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Hunger by Peter Foldès（1974）
Hunger (Hunger), produced by the National Film Board of Canada (NFB) in 1974, is an animated short film that was nominated for Best Animated Short Film at the 29th Academy Awards. Directed by Peter Foldes, it was one of the earliest computer animation films. The story is a moral tale about greed and gluttony in modern society.
Peter Foldes worked in collaboration with the National Research Council's Division of Radio and Electrical Engineering's Data Systems Group, who decided to develop a computer animation application in 1969. NRC scientist Nestor Burtnyk had heard an animator from Disney explain the traditional animation process, where a head animator draws the key cels and assistants draw the fill in pictures. The work of the artist's assistant seemed to Burtnyk to be the ideal demonstration vehicle for computer animation and within a year he programmed a "key frame animation" package to create animated sequences from key frames. The NFB in Montreal was contacted so that artists could experiment with computer animation. Foldes made a 1971 experimental film involving freehand drawings called Metadata.This was followed by Hunger, which took him and his NRC partners a year and a half to make. It cost $38,893 (equivalent to $233,358 in 2021) to create.
We can see that in Peter Foldès's short film, by making use of computer technology to massively realize the function of creating animation sequences through keyframes, the transformation and replacement between forms are all related to the form of many animations today.
Here is the video link for the metadata (Peter Foldes' first short film):
Here is the viewing link for Hunger:
Powers of Ten™ (1977)
The Powers of Ten films are two short American documentary films written and directed by Charles and Ray Eames. Both works depict the relative scale of the Universe according to an order of magnitude (or logarithmic scale) based on a factor of ten, first expanding out from the Earth until the entire universe is surveyed, then reducing inward until a single atom and its quarks are observed.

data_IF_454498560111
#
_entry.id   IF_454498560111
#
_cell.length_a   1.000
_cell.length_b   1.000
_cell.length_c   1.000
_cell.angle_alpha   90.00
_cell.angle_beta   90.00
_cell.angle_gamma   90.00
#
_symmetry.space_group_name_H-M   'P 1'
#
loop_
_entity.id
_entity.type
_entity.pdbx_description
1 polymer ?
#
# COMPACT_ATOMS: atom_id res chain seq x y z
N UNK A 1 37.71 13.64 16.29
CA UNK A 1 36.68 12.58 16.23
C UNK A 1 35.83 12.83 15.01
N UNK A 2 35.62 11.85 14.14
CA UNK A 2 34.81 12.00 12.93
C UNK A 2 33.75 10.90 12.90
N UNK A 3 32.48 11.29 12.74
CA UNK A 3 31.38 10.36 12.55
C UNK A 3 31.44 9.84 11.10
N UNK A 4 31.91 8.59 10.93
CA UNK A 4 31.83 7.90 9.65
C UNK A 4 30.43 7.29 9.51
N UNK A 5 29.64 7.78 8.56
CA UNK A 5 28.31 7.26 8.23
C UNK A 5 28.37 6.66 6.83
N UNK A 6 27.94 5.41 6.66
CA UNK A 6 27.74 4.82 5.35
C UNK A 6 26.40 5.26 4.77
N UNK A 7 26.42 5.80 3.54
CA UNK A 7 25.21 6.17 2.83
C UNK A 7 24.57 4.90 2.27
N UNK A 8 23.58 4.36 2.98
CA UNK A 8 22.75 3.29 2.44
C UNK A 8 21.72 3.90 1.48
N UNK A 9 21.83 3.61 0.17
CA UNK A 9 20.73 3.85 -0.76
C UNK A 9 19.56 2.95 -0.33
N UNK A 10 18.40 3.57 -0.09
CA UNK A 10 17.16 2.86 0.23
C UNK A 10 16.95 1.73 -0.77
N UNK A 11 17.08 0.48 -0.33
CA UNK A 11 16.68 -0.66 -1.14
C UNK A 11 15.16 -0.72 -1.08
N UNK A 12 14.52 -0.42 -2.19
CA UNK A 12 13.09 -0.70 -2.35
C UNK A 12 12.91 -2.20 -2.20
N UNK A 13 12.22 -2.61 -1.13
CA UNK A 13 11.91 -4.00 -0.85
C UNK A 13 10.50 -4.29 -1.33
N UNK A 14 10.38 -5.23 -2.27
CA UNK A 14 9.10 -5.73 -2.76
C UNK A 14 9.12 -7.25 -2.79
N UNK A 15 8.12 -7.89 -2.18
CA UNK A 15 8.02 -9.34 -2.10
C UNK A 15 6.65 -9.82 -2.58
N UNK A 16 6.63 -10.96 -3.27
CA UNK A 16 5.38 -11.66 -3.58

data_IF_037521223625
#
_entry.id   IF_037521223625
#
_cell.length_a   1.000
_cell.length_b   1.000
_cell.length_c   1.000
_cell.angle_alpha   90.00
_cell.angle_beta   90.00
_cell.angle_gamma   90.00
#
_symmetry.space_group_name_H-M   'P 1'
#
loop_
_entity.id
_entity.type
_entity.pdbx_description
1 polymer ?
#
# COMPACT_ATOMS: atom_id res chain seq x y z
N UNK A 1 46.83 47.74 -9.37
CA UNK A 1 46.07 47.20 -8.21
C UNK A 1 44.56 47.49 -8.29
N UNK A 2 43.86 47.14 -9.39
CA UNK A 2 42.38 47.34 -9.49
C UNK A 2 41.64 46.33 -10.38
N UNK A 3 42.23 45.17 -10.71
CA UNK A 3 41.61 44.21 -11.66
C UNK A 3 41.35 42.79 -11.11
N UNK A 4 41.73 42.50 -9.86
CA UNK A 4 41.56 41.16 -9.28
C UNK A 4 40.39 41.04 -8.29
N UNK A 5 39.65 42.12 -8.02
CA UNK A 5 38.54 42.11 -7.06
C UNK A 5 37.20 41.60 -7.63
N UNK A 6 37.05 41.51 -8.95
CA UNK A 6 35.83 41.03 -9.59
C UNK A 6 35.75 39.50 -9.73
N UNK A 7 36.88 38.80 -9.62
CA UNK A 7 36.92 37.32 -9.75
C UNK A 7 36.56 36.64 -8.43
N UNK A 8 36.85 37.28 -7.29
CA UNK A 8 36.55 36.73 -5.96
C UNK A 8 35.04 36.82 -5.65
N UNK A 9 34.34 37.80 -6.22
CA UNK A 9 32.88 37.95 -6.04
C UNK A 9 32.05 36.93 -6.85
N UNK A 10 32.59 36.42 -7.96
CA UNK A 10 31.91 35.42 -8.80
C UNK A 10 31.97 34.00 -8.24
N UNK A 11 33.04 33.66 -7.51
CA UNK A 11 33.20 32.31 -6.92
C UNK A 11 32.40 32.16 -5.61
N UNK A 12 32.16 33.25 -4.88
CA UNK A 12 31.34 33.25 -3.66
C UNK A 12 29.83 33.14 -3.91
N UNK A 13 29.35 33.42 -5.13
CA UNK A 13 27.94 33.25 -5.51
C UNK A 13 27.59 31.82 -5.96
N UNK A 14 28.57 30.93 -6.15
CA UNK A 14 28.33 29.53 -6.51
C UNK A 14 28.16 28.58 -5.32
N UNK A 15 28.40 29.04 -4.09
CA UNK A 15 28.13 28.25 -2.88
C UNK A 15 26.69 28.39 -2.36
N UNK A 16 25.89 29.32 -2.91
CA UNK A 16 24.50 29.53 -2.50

The film begins with an overhead view of a man and woman picnicking in a park at the Chicago lakefront — a 1-meter (3.3 ft) overhead image of the figures on a blanket surrounded by food and books they brought with them, The man (played by Swiss designer Paul Bruhwiler) then sleeps, while the woman (played by Eames staffer Etsu Garfias) starts to read one of the books. The viewpoint, accompanied by expository voiceover by Philip Morrison, then slowly zooms out to a view 10 meters (33 ft) across (or 101 meters in scientific notation). The zoom-out continues (at a rate of one power of ten per 10 seconds), to a view of 100 meters (330 ft) (102 meters) (where they are shown to be in Burnham Park,near Soldier Field, then 1 kilometer (3,300 ft) (103 meters) (where we see the entirety of Chicago), and so on, increasing the perspective and continuing to zoom out to a field of view of 1024 meters, or a field of view 100 million light years across. The camera then zooms back in at a rate of a power of ten per 2 seconds to the picnic, and then slows back down to its original rate into the man's hand, to views of negative powers of ten: 10−1 meters (10 centimeters), and so forth, revealing a skin cell and zooming in on it—until the camera comes to quarks in a proton of a carbon atom at 10−16 meters.
Here is the link to watch this work:
Unused Lisberger Studio Animation Sequence|TRON (1982)
TRON (TRON) is a 1982 American science fiction action adventure film written and directed by Steven Lisberger, with a story co-created by Lisberger and Bonnie MacBird. The plot follows computer software engineer Kevin Flynn (Jeff Bridges) who is accidentally sucked into the electronic world and tries to escape from the Master Control Program while trying to destroy its program.
TRON was a groundbreaking film in terms of both visual effects and aesthetics in film history. The question of whether the 'neon aesthetics' originated from this film is also worth discussing.
The development of TRON began in 1976 when Lisberger became interested in the then-popular electronic game 'Pong' and established an animation studio with producer Donald Kushner, intending to release an animated film called TRON. To achieve publicity effects, Lisberger and his team produced a 30-second animation short featuring "Tron" as the protagonist. Eventually, Lisberger decided to present the film in live action with backlighting and computer animation to realize his story concept. Lisberger and Kushner began seeking sponsors with their story concept but were rejected by many production companies until Walt Disney was willing to invest and distribute the film. In the film, many scenes were presented using a combination of hand-drawn animation, computer animation and live action, with most of the hand-drawn animation completed by Hong Guang Company in Taiwan.
Many people have seen and been deeply influenced by the animation style of this film, so this time we choose the 30-second animation material from this film that we have not used before to further understand it: